CAV EMPT INTERVIEW & EDITORIAL BY OLLIE ADEGBOYE

Tokyo’s Cav Empt is one of the most exciting new brands around at the moment.
For a relatively young brand, Cav Empt already has a well developed cult audience.

The brand wears its diverse influences on their proverbial and physical sleeves, which is perhaps the reason why they’ve been able to garner such a loyal following in such a quick time.

Behind the brand are Sk8thing, Hishi and Toby Feltwell whose respective backgrounds can be seen in all aspects of the brand. The notoriously secretive Sk8thing learnt his trade designing for Bape, which is also where he developed his working relationship with Toby.

Before moving to Tokyo to work for Bape, Toby worked for the likes of Mo’Wax and XL (where he signed Dizzee Rascal). This background in music is easy to see in the protagonists that populate the images and videos the brand produces.
We chat to the CE team about working with friends, what defines youth culture and the importance of diversity.
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The legacy of Mo’Wax seems extraordinarily strong – what inspires you to keep working with the likes of Ben Drury and Will Bankhead.

We like to work with them because they make great stuff that inspires us, and they’re friends. Beyond that, I would probably have never met Shin if I hadn’t worked at Mo’Wax.

Music seems to be at the core of C.E. with the likes of D Double E and Actress appearing in lookbooks – what was the instigator for this?

It seems like a normal thing to do. Hard for us to analyse it… We’re in the clothing business, but it sort of feels like fashion/clothes is packaging and music is content. Of course we care about packaging no less than content. When we have the task of presenting a kind of ideal image of our clothes we would rather have people whose music we listen to wear the clothes than people we select solely for their appearance.

For a brand based in Tokyo the London music scene seems to have a particularly strong effect – how do you manage to stay so in touch with the ground here from half the world away?

I don’t think you can be truly in touch with a city where you don’t live. The effort to try to stay in touch is an important part of our process. From this distance it’s really obvious to us that our idea of London is just a fantasy… That’s fine, though.

The cultural zeitgeist seems to have aligned with C.E.’s aesthetics of late. How do you feel about what people are deeming ‘post-internet’ and are you comfortable being lumped in with this resurgent post-modernism?

One of our starting goals was to try and make something that represented and celebrated the present. So the zeitgeist thing sounds fine! I don’t know if I’ve heard “post-internet” before… It does make sense for now though because there are still a lot of people that really remember “pre-internet” who are making “cultural stuff”. Once hardly anyone remembers what it was like before the internet happened the concept will lose its power.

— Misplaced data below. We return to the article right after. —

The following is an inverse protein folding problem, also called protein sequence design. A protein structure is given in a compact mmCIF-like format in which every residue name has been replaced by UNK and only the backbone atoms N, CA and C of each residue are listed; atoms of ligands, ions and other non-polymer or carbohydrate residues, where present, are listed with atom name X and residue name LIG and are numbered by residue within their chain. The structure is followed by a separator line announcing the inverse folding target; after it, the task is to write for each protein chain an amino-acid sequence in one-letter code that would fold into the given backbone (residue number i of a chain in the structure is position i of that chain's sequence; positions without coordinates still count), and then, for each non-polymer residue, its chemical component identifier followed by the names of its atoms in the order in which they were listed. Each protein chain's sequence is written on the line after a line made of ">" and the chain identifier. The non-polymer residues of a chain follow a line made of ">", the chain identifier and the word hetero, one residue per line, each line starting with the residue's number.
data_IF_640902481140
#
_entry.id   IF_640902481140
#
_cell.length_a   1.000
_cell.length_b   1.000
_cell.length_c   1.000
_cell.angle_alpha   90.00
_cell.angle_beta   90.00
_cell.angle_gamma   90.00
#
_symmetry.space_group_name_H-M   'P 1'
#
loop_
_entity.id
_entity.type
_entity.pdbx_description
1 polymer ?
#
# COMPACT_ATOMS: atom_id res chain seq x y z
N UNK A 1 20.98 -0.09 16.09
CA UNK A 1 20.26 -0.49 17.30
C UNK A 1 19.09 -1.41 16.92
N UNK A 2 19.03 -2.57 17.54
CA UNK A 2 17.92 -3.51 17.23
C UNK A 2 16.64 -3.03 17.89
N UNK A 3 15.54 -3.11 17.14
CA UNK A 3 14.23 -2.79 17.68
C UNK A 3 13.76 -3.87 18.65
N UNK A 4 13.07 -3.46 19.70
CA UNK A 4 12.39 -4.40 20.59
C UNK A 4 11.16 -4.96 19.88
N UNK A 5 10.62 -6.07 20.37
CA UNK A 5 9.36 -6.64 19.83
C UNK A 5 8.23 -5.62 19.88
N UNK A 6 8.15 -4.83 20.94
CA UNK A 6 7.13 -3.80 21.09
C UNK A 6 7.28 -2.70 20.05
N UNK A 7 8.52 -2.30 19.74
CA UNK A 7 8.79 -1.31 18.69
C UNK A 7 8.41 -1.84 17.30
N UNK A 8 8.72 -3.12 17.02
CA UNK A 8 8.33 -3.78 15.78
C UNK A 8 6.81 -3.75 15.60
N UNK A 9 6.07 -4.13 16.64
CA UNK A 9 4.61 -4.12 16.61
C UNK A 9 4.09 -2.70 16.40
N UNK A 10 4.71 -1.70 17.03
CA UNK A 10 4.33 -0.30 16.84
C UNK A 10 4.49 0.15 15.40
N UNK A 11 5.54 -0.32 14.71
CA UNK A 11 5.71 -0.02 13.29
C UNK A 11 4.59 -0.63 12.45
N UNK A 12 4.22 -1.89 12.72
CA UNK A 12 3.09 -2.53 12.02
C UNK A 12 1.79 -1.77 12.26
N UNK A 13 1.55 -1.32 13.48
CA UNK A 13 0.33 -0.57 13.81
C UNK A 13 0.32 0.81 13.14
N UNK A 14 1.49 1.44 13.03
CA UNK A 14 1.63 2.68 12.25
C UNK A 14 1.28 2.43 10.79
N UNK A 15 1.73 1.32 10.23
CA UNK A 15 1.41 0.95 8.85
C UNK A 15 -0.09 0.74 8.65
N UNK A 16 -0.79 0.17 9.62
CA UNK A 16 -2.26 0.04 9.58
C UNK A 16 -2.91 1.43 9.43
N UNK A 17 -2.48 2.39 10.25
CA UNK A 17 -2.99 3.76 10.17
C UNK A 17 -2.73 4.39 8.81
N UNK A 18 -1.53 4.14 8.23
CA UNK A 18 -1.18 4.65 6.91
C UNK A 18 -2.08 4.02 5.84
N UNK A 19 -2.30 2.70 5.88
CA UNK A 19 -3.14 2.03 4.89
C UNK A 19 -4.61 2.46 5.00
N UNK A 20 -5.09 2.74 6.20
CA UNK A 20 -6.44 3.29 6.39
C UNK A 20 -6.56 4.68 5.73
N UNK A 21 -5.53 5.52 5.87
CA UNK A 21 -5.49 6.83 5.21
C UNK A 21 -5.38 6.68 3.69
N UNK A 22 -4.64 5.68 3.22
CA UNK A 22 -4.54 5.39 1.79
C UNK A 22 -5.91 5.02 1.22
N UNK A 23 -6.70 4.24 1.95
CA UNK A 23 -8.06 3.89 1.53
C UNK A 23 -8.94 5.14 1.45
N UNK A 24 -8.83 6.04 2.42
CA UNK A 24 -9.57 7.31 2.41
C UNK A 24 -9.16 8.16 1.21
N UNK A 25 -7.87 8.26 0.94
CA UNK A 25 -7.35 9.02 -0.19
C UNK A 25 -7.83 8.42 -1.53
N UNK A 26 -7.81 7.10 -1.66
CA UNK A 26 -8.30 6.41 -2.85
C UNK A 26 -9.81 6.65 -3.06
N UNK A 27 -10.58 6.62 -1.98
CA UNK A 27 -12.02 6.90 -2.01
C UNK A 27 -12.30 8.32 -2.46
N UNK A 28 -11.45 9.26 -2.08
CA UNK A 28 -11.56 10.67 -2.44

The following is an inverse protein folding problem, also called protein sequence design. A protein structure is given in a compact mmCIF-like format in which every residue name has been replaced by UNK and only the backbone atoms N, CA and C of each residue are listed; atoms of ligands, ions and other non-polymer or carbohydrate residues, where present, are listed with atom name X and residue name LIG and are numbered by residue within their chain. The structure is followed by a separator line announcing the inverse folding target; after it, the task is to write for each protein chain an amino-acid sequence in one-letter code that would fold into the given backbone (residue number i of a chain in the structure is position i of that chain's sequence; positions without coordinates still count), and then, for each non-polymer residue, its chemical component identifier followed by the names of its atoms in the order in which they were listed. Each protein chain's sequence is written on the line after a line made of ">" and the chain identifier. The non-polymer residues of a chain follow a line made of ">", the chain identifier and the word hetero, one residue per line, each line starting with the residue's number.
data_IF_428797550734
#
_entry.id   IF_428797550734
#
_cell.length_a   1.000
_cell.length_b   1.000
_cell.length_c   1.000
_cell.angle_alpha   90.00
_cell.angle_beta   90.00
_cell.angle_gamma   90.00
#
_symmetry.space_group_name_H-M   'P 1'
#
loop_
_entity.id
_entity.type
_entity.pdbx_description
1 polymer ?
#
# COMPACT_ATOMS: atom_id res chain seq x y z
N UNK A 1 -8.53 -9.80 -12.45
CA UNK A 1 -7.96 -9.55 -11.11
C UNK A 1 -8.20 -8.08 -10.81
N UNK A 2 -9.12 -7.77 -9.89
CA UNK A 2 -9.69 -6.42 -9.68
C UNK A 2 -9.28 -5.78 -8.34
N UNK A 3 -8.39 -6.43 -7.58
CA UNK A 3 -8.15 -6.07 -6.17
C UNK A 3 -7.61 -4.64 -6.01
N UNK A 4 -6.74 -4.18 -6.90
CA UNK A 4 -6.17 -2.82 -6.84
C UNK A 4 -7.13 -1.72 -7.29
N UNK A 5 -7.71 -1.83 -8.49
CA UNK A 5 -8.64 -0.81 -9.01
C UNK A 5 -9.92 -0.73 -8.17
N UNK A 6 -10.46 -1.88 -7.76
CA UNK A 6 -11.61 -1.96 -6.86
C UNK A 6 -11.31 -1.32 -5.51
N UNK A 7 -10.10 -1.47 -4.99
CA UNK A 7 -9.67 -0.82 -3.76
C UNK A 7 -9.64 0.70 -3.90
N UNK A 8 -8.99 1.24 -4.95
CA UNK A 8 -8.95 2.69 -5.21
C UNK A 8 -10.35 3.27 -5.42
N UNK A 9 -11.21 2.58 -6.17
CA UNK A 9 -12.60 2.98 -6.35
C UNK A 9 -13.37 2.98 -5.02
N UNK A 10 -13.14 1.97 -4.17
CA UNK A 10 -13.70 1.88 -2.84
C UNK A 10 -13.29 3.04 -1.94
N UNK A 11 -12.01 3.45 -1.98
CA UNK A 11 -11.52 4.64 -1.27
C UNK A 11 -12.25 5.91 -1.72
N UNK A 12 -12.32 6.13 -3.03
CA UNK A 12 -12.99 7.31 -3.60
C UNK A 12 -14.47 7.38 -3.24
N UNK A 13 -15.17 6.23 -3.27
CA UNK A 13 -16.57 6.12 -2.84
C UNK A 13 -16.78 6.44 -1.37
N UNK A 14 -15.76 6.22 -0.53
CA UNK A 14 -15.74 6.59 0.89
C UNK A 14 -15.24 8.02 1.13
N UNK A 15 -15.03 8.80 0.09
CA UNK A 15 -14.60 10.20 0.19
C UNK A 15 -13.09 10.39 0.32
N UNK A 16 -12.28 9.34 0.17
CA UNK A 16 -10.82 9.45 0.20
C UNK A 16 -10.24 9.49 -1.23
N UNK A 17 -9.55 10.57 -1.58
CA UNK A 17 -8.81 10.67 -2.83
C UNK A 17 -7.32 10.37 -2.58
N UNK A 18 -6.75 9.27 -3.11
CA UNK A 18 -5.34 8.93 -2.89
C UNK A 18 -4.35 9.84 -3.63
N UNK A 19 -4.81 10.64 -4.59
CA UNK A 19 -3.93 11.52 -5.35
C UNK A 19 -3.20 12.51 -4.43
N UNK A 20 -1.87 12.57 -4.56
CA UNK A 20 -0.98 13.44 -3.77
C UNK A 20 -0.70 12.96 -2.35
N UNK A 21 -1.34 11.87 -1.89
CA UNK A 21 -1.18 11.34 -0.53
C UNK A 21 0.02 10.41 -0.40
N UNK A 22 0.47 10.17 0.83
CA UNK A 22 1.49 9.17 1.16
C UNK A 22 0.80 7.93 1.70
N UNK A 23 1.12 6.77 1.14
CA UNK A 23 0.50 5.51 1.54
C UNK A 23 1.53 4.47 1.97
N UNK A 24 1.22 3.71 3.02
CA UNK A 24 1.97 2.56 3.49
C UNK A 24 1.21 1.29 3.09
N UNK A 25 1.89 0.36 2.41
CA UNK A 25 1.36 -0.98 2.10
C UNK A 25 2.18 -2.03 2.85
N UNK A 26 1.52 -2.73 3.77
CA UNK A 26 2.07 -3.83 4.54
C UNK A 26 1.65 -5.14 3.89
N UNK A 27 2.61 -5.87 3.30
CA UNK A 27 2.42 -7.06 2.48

I don’t really feel that we’ve been lumped in with anything. People can use whatever labels they want to try to organise their view of what’s happening in culture. It makes no difference to how we go about doing what we do.

To me what makes C.E. stand apart from brands like HBA and Been Trill is the reference points. Whilst HBA and Been Trill are very much anchored in the visual language of the ‘dot-com’ boom, C.E. seems to borrow more from more obscure points like 70s Italian cinema and sci-fi. Would you agree with this?

It’s uncomfortable to be compared to contemporaries at all, to be honest. I think the brands you mention are just representing how they see the fashion of now. They started relatively recently so they don’t have the baggage that brands that have been successful in an earlier era do. They come from very different starting places to us so they will naturally have a different take on it… But, diversity is better! I think it’s a shame to squash things together in your thinking into trends/waves movements too much.

Where do you guys find the balance between something that will resonate with a large audience and something that keeps your interest piqued?

We’re just lucky that enough people think what we’re doing is good. We don’t design for ourselves in the sense of only making what we want to wear, but we don’t have a very good sense of what is and isn’t “commercial”… So we just do what we think is good and what we are capable of and hope for the best.

Do you think what you do is still grounded in youth culture or has it become more nuanced? It seems that subculture doesn’t exist in the same manner as before so what is the bigger picture that C.E. is part of?

Well, we were interested enough in music and clothes from a young age to make it our careers, not that it was planned. Music and fashion sort of defines “youth culture”, doesn’t it? It doesn’t mean that we haven’t always been interested in other stuff!

As to where we belong; not sure. It’s probably not up to us to decide.

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For the accompanying beats, we have teamed up with KOKOMIYAGI based out of Tokyo and London.

Working with Cav Empt, music is core for KOKOMIYAGI, and his range of influences are apparent through the wide mix of genres featured.

Enjoy!

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CHAMP MAGAZINE x KOKO MIYAGI

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A.M.E. MIX

KOKOMIYAGI

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Intro and interview by DK Woon

C.E. AW14 EDITORIAL

PHOTOGRAPHED // BY OLLIE ADEGBOYE

STYLED // BY COBBIE YATES

MODEL // SKINNY MACHO aka BLACKFOOT PHOENIX

ART DIRECTION //  BY OLLIE ADEGBOYE and CHAMP

Thankyou to Annoushka and Sarah at ANON

www.cavempt.com